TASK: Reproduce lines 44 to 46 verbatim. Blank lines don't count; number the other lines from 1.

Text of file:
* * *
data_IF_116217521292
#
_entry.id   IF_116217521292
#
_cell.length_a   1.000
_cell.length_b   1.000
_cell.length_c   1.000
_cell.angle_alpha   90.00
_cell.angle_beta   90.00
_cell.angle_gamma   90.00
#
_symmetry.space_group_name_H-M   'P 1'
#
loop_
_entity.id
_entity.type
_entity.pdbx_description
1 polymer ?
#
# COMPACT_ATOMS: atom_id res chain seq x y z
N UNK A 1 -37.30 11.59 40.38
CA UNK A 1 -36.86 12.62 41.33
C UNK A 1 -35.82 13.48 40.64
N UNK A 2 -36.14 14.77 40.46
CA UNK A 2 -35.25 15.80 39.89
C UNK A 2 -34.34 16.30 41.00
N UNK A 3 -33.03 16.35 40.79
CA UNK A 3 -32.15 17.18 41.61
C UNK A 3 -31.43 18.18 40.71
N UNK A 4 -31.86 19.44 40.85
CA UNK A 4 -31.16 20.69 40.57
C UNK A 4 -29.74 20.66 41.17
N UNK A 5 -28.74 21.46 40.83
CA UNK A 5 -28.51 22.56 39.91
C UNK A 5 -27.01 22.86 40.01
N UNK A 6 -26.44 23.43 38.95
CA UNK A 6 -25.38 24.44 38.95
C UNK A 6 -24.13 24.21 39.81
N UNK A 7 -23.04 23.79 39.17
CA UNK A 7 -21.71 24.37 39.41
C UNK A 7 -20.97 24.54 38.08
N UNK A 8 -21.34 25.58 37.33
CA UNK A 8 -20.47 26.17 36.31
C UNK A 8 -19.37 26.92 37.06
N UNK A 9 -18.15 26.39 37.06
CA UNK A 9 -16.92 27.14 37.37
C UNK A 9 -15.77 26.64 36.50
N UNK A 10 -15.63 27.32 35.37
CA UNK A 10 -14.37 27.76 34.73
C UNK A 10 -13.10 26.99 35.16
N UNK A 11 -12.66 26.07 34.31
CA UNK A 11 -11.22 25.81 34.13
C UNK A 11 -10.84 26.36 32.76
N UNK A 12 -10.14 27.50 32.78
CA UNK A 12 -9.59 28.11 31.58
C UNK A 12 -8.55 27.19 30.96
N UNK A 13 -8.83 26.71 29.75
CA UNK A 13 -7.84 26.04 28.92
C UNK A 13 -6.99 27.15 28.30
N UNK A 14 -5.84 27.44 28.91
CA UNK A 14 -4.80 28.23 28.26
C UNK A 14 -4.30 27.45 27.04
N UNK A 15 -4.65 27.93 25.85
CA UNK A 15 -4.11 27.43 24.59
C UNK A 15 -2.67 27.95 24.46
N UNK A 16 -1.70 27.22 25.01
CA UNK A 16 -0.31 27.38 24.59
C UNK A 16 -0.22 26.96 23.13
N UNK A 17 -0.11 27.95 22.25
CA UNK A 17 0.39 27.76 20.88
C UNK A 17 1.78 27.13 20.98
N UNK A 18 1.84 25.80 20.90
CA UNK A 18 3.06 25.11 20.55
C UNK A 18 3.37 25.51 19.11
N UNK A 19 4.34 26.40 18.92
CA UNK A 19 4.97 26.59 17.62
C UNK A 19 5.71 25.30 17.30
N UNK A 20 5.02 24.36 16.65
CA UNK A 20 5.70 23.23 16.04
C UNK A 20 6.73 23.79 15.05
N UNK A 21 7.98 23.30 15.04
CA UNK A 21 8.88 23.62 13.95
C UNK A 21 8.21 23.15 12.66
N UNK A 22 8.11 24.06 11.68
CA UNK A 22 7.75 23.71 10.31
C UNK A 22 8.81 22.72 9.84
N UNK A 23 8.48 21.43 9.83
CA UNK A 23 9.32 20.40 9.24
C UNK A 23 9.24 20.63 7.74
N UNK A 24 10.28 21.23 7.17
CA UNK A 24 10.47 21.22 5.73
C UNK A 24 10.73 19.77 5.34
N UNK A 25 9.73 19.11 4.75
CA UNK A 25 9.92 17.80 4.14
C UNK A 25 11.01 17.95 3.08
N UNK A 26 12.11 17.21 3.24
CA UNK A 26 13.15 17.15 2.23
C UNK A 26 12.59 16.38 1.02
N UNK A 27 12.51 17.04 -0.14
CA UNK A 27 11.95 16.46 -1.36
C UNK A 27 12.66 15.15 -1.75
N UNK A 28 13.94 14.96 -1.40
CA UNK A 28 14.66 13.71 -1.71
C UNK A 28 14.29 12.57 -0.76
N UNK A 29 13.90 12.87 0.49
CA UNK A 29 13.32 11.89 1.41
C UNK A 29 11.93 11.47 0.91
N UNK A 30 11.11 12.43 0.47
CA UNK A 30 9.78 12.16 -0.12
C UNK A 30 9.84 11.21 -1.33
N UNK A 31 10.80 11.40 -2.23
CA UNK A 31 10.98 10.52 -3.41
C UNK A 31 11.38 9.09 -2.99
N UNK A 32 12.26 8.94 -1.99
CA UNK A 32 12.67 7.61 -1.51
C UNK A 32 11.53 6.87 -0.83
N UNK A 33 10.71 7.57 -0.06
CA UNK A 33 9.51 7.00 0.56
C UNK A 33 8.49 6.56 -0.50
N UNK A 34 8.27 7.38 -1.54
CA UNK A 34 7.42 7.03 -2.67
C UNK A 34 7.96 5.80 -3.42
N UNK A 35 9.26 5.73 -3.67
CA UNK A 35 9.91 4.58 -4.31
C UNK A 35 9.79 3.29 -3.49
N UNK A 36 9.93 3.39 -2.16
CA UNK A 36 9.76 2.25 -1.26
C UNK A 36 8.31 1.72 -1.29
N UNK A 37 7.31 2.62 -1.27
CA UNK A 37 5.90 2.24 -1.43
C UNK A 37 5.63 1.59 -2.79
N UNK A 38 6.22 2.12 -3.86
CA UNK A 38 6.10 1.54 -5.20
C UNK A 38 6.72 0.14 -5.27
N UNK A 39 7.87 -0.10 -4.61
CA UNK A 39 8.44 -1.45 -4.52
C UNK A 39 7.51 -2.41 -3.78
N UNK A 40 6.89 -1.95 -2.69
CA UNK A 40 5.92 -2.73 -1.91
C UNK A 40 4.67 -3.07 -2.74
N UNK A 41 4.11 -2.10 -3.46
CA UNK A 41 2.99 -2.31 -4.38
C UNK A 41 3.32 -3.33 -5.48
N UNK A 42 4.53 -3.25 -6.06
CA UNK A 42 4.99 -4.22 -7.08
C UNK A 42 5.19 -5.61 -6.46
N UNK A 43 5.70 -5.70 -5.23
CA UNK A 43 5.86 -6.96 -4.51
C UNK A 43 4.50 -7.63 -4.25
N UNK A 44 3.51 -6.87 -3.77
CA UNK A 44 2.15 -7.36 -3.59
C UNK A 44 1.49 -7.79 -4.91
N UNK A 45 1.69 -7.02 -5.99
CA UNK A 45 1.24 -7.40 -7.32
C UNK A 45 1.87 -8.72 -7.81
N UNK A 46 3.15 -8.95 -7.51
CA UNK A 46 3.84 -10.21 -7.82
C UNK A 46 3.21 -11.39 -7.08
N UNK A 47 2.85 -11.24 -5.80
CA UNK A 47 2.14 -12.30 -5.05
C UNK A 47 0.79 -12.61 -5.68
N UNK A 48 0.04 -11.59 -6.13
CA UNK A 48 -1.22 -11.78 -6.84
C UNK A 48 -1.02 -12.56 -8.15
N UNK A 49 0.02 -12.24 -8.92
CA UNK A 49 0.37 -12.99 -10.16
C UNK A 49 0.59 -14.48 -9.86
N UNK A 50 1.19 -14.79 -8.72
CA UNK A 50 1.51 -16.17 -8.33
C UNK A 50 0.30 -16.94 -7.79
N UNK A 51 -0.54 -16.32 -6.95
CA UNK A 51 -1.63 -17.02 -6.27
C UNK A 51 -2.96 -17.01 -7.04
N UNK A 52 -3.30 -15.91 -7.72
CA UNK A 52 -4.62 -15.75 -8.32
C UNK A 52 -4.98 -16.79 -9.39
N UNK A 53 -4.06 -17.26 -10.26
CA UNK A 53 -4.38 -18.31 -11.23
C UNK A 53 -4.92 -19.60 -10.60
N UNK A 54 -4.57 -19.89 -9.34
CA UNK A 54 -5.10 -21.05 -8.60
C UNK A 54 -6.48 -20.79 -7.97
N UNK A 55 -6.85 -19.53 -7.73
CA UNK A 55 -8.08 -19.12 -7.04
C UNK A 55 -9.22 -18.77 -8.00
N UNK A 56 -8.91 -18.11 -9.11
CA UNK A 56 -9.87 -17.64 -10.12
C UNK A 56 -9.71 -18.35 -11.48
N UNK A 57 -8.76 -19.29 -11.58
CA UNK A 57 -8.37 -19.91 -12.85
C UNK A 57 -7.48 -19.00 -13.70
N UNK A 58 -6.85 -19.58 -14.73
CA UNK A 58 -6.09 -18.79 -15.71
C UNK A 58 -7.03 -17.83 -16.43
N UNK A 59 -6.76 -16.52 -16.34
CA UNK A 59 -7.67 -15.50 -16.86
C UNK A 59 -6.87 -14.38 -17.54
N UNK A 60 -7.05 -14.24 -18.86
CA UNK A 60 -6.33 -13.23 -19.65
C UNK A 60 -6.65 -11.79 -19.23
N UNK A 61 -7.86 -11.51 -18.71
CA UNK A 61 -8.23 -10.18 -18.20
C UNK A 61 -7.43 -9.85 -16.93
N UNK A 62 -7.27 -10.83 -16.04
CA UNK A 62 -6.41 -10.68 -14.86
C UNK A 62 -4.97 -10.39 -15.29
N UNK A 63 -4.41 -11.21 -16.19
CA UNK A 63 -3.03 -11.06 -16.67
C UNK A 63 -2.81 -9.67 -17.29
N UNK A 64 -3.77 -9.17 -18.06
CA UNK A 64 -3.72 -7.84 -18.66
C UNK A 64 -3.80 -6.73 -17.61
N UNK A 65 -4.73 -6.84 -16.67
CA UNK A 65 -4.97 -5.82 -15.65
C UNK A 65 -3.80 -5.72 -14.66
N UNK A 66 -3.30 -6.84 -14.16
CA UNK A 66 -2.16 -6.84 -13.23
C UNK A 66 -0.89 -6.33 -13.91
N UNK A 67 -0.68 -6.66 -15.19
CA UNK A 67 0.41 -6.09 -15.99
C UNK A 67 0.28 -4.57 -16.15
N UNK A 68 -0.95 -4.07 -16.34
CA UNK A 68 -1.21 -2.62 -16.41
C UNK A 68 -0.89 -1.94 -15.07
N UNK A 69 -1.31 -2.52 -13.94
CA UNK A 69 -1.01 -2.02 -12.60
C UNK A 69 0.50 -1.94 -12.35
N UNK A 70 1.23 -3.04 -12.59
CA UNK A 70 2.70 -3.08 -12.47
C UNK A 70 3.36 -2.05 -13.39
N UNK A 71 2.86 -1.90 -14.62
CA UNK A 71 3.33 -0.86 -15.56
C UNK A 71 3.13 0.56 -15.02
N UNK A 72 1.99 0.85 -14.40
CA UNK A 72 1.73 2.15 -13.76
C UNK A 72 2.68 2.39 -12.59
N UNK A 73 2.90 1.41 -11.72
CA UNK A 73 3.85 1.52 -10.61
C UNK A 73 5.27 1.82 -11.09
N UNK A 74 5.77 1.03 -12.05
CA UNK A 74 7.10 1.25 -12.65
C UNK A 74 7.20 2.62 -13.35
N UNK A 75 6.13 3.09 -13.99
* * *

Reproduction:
C UNK A 8 -19.37 26.92 37.06
N UNK A 9 -18.15 26.39 37.06
CA UNK A 9 -16.92 27.14 37.37